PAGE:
A Journey to Shora: Expressing the Architectural Environment Behind A Door into Ocean
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This thesis seeks to express the architectural environment behind Joan Slonczewski’s 1986 science-fiction novel, A Door into Ocean. The novel describes a water-covered planet called Shora; its inhabitants, Sharers; and their alternative way of life on living rafts. Building on Slonczewski’s writing, I present a series of digital paintings and a narrative to express what living on Shora’s rafts might feel like for its residents. Using case studies of existing projects and research into the world of living architecture and biodesign, I situate this project within contemporary architecture, attempting to envision how it might feel to occupy a world of living things. Life is characterized by the ability to evolve, metabolize, and reproduce. Throughout history, human attempts to provide a safe living environment have led us to a separation between the built environment and nature. With today’s environmental concerns, it is imperative for us to consider visionary approaches to imagine a living, instead of a non-living, architecture. Inspiration from and use of the living world in design is encompassed within a large body of work by designers and researchers. Biomimicry (mimicking features or behaviours of living things), biodesign (synthesizing new hybrid typologies by using living organisms as the main elements of the built environment), living and soft-living architecture (using living organisms or lively matters in design), and ecological design (minimizing design’s environmentally destructive impacts through integration with living processes) overlap and inform the efforts of many working in the field. These attempts at living architecture, however, remain mostly at a small scale in laboratories or at the scale of installations or concept designs. As the field grows, it is important to envision how the techniques being developed in smaller scales can affect a new way of life in the future. I am particularly interested in representing how architecture might go beyond biomimicry and use living organisms as the main elements of the built environment as described in Shora. A Door into Ocean is a compelling critique of human life, achieved through “rejecting the terrestrial” and refusing totalitarianism and dictatorship, all seen in Sharers’ way of life harmonized with their aquatic environment. Acting as a robust ecosystem for many different marine species without threatening their lives, Shora might represent the future biodesigners dream about. The Sharers use genetic engineering to enable the coexistence of different living materials and their hastened evolution as needed. They use scaffolding and weaving techniques to create semi-permanent structures covered with living organisms. Finally, they modify their own bodies to further adapt to their environment. Through all these techniques, the world in A Door into Ocean combines biodesign and living architecture to arrive at a balanced ecological approach to life with the natural world. Shora is a work of science fiction, set on a fictional planet. Arriving at Shora’s architecture today requiring systematic changes not just to our architectural systems, but also to sociopolitical issues. Shora can, however, act as a window to a possible alternative vision. In this way, my role as the architect is to express this world through drawings and narratives. Through this exercise of expressing the imagined, we might get closer to answering larger questions about living architecture: What is the quality of an architecture merged with nature? What are the characteristics of this kind of architecture? How does it feel to live in such a world?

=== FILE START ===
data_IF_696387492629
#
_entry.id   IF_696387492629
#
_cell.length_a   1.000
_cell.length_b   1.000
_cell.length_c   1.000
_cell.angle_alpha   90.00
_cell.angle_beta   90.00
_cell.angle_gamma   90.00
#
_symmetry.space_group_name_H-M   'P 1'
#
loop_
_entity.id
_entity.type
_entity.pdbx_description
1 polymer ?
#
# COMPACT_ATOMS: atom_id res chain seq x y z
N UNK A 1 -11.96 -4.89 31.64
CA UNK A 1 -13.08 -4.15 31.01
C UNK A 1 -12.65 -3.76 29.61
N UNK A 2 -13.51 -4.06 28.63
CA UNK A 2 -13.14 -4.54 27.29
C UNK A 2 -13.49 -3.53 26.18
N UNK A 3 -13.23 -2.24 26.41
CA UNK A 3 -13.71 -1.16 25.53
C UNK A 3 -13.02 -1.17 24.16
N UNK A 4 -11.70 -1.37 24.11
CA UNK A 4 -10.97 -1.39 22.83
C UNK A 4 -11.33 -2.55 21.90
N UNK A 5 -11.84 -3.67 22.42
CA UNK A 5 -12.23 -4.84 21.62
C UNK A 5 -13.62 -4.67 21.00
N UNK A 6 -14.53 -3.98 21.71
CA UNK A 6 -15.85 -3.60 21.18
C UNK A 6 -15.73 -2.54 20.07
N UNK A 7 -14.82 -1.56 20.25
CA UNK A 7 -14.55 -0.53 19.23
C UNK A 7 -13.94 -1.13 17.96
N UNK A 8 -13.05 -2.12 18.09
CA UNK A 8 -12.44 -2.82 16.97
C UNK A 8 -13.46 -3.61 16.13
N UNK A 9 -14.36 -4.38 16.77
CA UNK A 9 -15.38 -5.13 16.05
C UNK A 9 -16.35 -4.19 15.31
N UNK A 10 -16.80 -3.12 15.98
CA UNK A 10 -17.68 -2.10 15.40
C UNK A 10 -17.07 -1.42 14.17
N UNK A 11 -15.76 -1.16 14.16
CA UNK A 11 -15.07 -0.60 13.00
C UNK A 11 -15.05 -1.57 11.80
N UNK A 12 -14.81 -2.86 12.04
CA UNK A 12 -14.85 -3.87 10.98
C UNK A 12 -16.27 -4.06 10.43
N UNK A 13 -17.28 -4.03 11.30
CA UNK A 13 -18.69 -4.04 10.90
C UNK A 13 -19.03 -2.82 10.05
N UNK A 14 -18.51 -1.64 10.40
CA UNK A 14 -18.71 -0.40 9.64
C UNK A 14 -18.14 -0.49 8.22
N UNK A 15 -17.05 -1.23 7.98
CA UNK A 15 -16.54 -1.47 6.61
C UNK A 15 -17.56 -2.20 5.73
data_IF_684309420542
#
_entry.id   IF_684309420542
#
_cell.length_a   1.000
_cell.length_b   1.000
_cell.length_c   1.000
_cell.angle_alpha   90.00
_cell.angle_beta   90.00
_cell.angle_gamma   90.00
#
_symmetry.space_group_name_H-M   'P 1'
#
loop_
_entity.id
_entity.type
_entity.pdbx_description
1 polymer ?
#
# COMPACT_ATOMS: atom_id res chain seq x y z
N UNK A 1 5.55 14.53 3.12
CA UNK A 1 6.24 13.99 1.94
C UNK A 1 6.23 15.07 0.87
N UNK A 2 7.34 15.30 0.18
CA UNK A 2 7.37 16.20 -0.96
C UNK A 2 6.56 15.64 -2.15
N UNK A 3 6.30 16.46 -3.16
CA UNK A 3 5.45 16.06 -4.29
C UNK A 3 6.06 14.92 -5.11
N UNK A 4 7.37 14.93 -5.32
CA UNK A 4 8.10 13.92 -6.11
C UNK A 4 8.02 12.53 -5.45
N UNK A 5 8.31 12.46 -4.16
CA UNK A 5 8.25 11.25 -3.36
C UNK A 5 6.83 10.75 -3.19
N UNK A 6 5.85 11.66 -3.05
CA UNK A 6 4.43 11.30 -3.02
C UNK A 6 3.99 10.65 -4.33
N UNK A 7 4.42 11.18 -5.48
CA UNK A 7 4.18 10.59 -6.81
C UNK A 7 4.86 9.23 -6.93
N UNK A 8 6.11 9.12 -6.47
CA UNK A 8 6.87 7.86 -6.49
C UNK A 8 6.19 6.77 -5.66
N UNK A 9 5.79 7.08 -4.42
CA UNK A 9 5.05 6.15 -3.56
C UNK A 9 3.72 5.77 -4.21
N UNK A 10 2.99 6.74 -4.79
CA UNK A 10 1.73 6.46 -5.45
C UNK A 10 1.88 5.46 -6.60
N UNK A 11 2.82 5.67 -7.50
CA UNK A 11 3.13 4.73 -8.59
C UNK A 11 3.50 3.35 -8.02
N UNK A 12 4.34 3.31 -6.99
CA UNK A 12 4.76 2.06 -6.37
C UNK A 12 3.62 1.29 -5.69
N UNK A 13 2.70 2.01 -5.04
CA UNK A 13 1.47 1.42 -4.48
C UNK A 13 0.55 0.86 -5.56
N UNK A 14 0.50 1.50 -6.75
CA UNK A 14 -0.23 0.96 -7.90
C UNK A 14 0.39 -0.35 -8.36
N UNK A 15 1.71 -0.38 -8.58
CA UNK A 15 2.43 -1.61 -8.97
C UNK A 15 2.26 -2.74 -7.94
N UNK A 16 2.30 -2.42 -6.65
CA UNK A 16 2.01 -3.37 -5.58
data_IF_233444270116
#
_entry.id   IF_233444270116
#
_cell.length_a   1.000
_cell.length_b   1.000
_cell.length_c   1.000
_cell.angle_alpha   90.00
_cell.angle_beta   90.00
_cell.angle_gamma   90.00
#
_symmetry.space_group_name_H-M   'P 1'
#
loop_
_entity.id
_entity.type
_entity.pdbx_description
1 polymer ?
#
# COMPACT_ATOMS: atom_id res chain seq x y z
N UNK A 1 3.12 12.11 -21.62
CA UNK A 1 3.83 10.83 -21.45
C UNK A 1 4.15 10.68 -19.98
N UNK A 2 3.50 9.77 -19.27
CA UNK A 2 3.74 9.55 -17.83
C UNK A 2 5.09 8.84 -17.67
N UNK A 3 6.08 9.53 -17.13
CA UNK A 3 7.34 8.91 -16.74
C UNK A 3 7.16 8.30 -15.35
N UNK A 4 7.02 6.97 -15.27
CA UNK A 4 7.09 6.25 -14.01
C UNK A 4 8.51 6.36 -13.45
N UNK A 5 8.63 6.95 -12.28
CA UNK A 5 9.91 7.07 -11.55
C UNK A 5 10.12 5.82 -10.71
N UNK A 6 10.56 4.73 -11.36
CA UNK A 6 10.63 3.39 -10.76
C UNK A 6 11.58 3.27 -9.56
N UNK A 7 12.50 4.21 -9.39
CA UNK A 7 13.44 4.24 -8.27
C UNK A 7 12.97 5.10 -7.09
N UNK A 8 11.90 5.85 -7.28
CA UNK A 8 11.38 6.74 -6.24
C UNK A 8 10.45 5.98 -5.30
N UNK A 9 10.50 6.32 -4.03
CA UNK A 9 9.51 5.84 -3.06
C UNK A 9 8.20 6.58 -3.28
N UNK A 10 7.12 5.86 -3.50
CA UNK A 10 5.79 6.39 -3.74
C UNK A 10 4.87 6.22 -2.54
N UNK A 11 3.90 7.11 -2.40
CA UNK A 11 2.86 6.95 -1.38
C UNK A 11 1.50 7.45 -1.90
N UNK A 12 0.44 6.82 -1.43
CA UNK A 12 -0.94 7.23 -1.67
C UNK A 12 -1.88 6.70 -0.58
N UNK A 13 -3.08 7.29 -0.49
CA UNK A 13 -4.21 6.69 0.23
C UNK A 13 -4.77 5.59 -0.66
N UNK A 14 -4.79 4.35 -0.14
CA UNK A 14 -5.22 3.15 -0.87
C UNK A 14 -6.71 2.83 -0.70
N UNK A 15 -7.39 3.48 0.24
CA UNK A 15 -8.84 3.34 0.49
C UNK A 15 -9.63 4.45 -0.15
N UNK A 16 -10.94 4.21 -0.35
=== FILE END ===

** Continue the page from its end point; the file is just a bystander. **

Cite this version of the work
Parisa Hassanzadegan (2019). A Journey to Shora: Expressing the Architectural Environment Behind A Door into Ocean. UWSpace. http://hdl.handle.net/10012/14695
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